When Newsweek published an opinion piece by a couple of researchers from Boston University that seemed to promote gun control, readers reacted with blistering comments.
The article had originally appeared a couple of days before in The Conversation.com.
The authors wrote that in 2014 and 2015, the United States “its largest annual increase in firearm deaths over the past 35 years, a 7.8 percent upturn in a single year.”
But many readers took that claim to task, complaining that the article did not separate suicides and accidents from homicides. It is true that the number of homicides did go up in 2015 (9,616) from the previous year (8,124), but those figures are below the 10,225 logged in 2006, according to the FBI Uniform Crime Report. A further check of FBI data, all the way back to 1996 – which was not 35 years ago – showed there were 11,453 gun-related homicides in 1996, followed in 1997 by 10,729 gun homicides, 9,257 slayings in 1998 and 8,480 firearms-involved murders in 1999.
It’s a numbers game, and the numbers bounce up and down.
But something the authors said at the end of their piece raised an eyebrow or two.
“In our view,” they wrote, “legislators must balance the protection of the constitutional right to possess a firearm for self-defense with the responsibility to reduce firearm-related injury and death. To do this, they need to distinguish policies that effectively reduce firearm violence from those that are ineffective and therefore superfluous. Reliable longitudinal data can help them find ways to mitigate the impact that gun violence has on the lives of thousands of Americans each year.”
At this point, gun rights advocates might concur with part of that: distinguishing effective policies from ineffective ones, and get rid of the “superfluous” measures.
For example, it can easily be argued that so-called “universal background checks” do not appear to have prevented any violent crimes, since criminals rarely get firearms through legitimate channels where a check might be involved. Restrictive concealed carry laws have never prevented criminals from packing guns illegally. But such laws do inconvenience law-abiding citizens.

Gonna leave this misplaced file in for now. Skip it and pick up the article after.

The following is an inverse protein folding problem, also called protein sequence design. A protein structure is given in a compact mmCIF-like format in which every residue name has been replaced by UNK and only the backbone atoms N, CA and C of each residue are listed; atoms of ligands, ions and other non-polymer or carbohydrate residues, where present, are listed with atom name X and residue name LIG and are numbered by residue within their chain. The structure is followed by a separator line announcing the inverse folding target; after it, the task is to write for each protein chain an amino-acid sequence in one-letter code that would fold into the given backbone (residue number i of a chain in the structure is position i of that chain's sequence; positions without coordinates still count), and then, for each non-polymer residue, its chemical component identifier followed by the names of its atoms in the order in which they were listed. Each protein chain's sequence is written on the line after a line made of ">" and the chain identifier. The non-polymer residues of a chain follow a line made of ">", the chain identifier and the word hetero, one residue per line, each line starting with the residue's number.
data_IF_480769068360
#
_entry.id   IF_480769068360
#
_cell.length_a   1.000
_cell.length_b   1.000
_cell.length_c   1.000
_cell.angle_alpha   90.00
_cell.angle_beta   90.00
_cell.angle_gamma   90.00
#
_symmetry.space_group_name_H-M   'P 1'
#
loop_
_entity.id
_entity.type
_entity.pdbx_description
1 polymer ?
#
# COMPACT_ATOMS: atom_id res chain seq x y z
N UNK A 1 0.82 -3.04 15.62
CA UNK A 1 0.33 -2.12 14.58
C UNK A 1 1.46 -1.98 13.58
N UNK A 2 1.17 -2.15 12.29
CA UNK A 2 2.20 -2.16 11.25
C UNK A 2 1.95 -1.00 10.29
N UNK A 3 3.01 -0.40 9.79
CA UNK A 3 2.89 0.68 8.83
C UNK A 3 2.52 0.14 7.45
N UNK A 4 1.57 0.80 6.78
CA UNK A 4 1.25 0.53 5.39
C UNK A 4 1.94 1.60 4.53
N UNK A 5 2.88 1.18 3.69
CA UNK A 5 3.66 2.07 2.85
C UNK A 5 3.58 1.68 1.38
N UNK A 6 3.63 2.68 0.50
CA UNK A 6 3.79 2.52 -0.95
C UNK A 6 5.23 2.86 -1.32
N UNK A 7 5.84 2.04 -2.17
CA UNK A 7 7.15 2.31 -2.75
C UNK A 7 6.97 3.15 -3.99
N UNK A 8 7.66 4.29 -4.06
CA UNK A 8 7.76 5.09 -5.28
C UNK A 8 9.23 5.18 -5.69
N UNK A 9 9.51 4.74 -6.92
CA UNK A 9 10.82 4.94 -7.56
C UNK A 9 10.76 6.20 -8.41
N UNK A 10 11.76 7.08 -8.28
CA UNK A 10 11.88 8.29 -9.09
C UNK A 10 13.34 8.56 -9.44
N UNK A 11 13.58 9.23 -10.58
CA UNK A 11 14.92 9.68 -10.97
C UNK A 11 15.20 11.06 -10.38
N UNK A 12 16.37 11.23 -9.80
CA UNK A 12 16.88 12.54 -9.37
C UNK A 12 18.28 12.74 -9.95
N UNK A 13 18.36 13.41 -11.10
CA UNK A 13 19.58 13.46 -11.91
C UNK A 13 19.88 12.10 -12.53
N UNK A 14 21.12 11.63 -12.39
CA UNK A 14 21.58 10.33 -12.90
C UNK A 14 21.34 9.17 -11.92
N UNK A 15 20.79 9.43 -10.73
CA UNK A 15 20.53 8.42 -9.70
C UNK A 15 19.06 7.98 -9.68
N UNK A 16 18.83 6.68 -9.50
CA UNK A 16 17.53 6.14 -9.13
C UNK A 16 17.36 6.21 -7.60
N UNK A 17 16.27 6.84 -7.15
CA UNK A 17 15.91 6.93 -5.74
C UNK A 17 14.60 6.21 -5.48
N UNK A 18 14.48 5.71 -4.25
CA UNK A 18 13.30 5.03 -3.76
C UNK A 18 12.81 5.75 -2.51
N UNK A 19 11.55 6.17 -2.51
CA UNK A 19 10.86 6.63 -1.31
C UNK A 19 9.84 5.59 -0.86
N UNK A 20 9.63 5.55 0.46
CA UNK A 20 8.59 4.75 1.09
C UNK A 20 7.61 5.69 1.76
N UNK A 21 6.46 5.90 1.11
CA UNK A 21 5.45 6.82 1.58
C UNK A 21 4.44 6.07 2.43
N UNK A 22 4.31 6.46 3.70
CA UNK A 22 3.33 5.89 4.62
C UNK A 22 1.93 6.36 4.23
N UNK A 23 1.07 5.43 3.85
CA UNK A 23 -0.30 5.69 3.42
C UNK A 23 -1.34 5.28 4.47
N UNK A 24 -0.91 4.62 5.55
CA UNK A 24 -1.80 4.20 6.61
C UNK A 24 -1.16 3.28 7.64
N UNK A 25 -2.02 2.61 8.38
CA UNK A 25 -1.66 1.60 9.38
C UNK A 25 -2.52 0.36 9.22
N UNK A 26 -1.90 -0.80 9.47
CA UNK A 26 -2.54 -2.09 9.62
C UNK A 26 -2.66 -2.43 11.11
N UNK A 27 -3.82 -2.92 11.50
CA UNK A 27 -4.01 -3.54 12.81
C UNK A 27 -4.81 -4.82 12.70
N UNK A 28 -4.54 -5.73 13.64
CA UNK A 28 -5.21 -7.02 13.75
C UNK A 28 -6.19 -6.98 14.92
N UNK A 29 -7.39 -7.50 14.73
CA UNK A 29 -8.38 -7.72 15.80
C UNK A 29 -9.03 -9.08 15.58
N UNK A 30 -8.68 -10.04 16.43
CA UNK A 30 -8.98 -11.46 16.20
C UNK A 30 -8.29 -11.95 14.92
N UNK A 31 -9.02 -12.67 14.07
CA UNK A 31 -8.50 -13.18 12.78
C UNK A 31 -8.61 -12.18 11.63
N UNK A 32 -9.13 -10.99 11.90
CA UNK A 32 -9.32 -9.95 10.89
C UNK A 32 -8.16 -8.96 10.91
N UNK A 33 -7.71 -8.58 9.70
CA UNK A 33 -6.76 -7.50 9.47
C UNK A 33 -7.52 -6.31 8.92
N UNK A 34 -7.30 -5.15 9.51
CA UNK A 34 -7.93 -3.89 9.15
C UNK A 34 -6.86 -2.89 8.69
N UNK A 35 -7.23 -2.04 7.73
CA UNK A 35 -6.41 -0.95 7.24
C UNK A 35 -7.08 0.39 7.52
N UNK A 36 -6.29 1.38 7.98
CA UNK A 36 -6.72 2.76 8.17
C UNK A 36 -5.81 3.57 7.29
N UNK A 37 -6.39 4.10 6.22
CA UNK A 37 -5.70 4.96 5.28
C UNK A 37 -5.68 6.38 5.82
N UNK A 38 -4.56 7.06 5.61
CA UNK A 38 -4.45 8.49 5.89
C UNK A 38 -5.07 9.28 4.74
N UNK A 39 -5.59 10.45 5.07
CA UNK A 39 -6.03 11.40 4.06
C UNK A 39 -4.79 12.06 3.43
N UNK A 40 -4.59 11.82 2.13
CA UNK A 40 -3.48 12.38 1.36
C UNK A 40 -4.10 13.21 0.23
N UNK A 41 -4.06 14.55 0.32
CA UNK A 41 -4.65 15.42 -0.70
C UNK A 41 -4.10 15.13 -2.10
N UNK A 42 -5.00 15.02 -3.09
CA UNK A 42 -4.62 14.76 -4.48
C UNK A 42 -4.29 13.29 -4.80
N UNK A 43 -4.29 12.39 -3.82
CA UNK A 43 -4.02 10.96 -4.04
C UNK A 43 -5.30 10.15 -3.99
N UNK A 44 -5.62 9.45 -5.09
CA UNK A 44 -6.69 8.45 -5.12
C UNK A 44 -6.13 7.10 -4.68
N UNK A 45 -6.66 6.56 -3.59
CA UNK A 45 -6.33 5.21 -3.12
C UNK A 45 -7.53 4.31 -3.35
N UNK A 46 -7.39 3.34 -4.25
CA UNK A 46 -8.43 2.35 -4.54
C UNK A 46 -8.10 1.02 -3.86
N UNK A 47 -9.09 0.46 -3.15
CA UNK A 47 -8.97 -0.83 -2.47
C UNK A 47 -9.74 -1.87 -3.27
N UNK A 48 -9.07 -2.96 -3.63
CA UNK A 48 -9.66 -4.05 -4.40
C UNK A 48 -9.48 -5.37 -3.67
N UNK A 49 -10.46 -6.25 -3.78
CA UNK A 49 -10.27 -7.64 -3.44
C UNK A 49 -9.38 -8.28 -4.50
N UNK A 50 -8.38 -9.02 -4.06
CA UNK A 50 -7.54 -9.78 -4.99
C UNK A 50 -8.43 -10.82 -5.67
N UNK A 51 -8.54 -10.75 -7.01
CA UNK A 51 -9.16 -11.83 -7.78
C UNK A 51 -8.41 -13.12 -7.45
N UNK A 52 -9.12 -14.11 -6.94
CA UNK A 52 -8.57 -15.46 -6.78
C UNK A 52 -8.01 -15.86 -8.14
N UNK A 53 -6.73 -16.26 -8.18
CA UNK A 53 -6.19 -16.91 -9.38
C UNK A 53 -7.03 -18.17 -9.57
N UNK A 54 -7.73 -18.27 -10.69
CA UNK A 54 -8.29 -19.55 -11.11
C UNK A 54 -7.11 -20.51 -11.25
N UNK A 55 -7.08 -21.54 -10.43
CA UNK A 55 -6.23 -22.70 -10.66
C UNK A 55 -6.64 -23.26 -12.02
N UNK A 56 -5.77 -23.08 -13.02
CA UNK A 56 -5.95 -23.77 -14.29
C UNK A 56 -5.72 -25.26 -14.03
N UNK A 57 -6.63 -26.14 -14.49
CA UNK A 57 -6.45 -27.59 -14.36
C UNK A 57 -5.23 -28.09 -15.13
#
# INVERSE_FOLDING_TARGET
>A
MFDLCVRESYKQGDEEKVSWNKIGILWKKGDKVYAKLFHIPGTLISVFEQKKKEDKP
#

The article also intimated that closing the so-called “gun show loophole” that allows private sales between individuals without a background check is a good idea. But as reported previously in Conservative Firing Line, a 1997 Justice Department survey of more than 18,000 federal and state prison inmates revealed that less than 1 (0.7) percent got their guns at a gun show. Most got their firearms from friends, family members or an “illegal source” on the street. Here’s what the Daily Caller noted in 2013:
A 1997 Justice Department survey of more than 18,000 state and federal convicts revealed the truth:
- 39.6% of criminals obtained a gun from a friend or family member
- 39.2% of criminals obtained a gun on the street or from an illegal source
- 0.7% of criminals purchased a gun at a gun show
- 1% of criminals purchased a gun at a flea market
- 3.8% of criminals purchased a gun from a pawn shop
- 8.3% of criminals actually bought their guns from retail outlets
The authors are also concerned with modern common sense self-defense laws.
“States are increasingly enacting laws that allow people to shoot other people as a first resort in public,” they wrote, “instead of retreating when threatened. If a person perceives a threat of serious bodily harm, so-called ‘stand your ground’ laws allow them to fire their gun with immunity from prosecution, as long as they are in a place they have a legal right to be. Between 2004 and 2017, 24 states enacted a ‘stand your ground’ law.”
What is wrong with defending one’s self or family, or other innocents “in a place they have a legal right to be?” If a person is faced with an imminent threat of serious bodily harm, or death, why shouldn’t that individual be able to act with whatever force necessary to prevent the injury or death?
This does not mean people can simply kill another person without justification and get away with it, as the article seems to imply.
Guns and gun control laws are invariably sensitive subjects that tend to polarize people quickly. And there are all kinds of data available to justify nearly any position. Just be prepared to have it challenged.
- Bomber identified, ‘known to Brit authorities,’ says CBS News
- Anti-gun bias or lack of knowledge at CNN?
- Burglary Guns Fuel Chicago Violent Crime, Says Newspaper
- Gun-related background checks stay near record levels